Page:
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To The Editor:
In response to Gary Hird's "Ongoing problem at Harwood" letter to the editor last week, our initial response was: What is an eighth-grader doing with $160 at school? This seems like a rather large sum of money for a student to be carrying around. Perhaps there is a lesson to be learned through these unfortunate circumstances by the student body en masse about having a large sum of money at school. With regard to the iPod nano, Harwood officials make it clear at the beginning of the academic year that students' expensive electronic gadgetry is to be brought to Harwood at the student's own risk.
The HUHS daily bulletin, which we receive via email, lists several iPods missing in the lost and found on a regular basis. Our son had his personal belongings stolen last fall from a gym locker, including his iPod. We do believe that it is Harwood's responsibility to provide students with a safe, tamper-free locker with which to secure their valuables and IDs during gym. Harwood officials were incredibly helpful to our family in dealing with the circumstances surrounding the theft of our son's belongings. We were not ignored. After much constructive dialogue with school officials, it is our hope that this problem is being addressed.
Additionally, Mr. Hird states: "I believe that if I send my child to their school, not only are they responsible for their health and welfare, they should also be somewhat responsible for their personal belongings." We consider HUHS, not "their" school, but rather as members of the Harwood community, "our" school. If we, as a community, are to resolve the difficulties occurring at HUHS, we must work together rather than point fingers. Acknowleding that a problem does exist is a beginning; problem solving is best accomplished as a team effort.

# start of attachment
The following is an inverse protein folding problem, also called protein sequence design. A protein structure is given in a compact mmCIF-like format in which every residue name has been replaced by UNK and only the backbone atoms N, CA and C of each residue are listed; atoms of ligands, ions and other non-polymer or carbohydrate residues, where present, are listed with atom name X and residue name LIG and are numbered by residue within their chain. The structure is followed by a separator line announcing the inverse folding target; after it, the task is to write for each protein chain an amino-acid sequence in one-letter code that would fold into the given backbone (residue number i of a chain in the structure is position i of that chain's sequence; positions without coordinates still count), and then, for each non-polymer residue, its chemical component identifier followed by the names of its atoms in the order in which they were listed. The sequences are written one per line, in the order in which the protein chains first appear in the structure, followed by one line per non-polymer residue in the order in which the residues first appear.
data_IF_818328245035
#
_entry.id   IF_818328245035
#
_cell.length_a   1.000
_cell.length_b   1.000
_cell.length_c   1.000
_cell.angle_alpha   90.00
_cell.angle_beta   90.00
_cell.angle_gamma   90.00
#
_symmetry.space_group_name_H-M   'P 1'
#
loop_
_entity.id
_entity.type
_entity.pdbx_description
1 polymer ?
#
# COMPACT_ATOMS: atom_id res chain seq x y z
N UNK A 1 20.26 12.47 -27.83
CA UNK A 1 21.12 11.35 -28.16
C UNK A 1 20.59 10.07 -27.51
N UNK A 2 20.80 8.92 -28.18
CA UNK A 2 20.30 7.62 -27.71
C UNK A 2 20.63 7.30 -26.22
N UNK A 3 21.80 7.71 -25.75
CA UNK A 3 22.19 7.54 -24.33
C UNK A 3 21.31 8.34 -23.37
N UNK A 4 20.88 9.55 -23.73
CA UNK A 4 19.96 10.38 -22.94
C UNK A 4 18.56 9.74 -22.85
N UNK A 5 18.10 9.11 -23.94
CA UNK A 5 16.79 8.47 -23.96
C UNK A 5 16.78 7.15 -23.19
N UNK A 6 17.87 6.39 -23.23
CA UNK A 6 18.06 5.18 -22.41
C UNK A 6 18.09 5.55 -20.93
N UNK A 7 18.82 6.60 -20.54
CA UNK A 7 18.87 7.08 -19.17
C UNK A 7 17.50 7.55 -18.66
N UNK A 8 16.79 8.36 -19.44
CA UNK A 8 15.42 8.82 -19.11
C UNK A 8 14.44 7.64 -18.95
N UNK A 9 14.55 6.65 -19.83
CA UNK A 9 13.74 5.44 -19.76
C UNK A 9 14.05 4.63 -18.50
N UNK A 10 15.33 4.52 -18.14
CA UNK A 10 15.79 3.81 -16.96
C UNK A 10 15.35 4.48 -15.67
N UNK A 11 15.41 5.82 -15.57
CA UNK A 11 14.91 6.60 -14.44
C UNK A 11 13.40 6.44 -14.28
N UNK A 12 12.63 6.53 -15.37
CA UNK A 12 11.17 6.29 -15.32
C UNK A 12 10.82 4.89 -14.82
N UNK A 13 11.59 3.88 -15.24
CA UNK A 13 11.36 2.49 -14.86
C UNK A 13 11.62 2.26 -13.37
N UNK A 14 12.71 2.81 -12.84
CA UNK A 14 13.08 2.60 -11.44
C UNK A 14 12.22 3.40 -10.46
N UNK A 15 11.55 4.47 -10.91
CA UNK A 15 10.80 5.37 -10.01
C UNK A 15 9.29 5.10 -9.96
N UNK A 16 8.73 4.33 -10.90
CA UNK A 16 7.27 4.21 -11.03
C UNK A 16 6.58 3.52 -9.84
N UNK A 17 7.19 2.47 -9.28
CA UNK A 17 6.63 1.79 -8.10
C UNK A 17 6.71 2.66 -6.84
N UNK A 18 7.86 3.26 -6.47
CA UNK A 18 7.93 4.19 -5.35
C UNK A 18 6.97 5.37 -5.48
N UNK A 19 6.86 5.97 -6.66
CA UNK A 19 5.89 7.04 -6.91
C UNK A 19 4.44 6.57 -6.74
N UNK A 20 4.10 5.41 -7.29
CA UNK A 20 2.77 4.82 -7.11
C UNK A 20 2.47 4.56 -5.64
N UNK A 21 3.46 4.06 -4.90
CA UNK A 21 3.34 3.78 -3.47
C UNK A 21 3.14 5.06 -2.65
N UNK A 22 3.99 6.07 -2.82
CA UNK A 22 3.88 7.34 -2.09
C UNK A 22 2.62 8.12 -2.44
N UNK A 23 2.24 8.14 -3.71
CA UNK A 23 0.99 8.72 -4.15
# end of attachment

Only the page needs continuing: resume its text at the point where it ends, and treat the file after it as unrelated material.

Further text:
Drugs are mentioned as an ongoing problem at Harwood and Mr. Hird's letter indicates that: "To ignore this problem would only help to continue and exasperate the situation." Please know that HUHS does not ignore the drug problem. The school employs a Student Assistance Professional (SAP), Evelyn Zoecklein, who is an experienced and dedicated Licensed Alcohol and Drug Counselor as well as a Licensed Clinical Mental Health Counselor. The SAP is available to all students and their families for support and referral to appropriate treatment resources, in addition to facilitating prevention programming within the school environment.
Her services are confidential; we are fortunate to have such a committed professional to meet the needs of those students who may require her help. It is important to remember, however, that the most primary and essential substance abuse prevention begins at home; as parents it is our responsibility to have open dialogue with our children about alcohol, tobacco and other drug use.
Oftentimes, students come to school with established alcohol and/or drug problems; Harwood officials attempt to assist the student within the school setting. This is a far cry from ignoring the problem.
Bob and Valerie Welter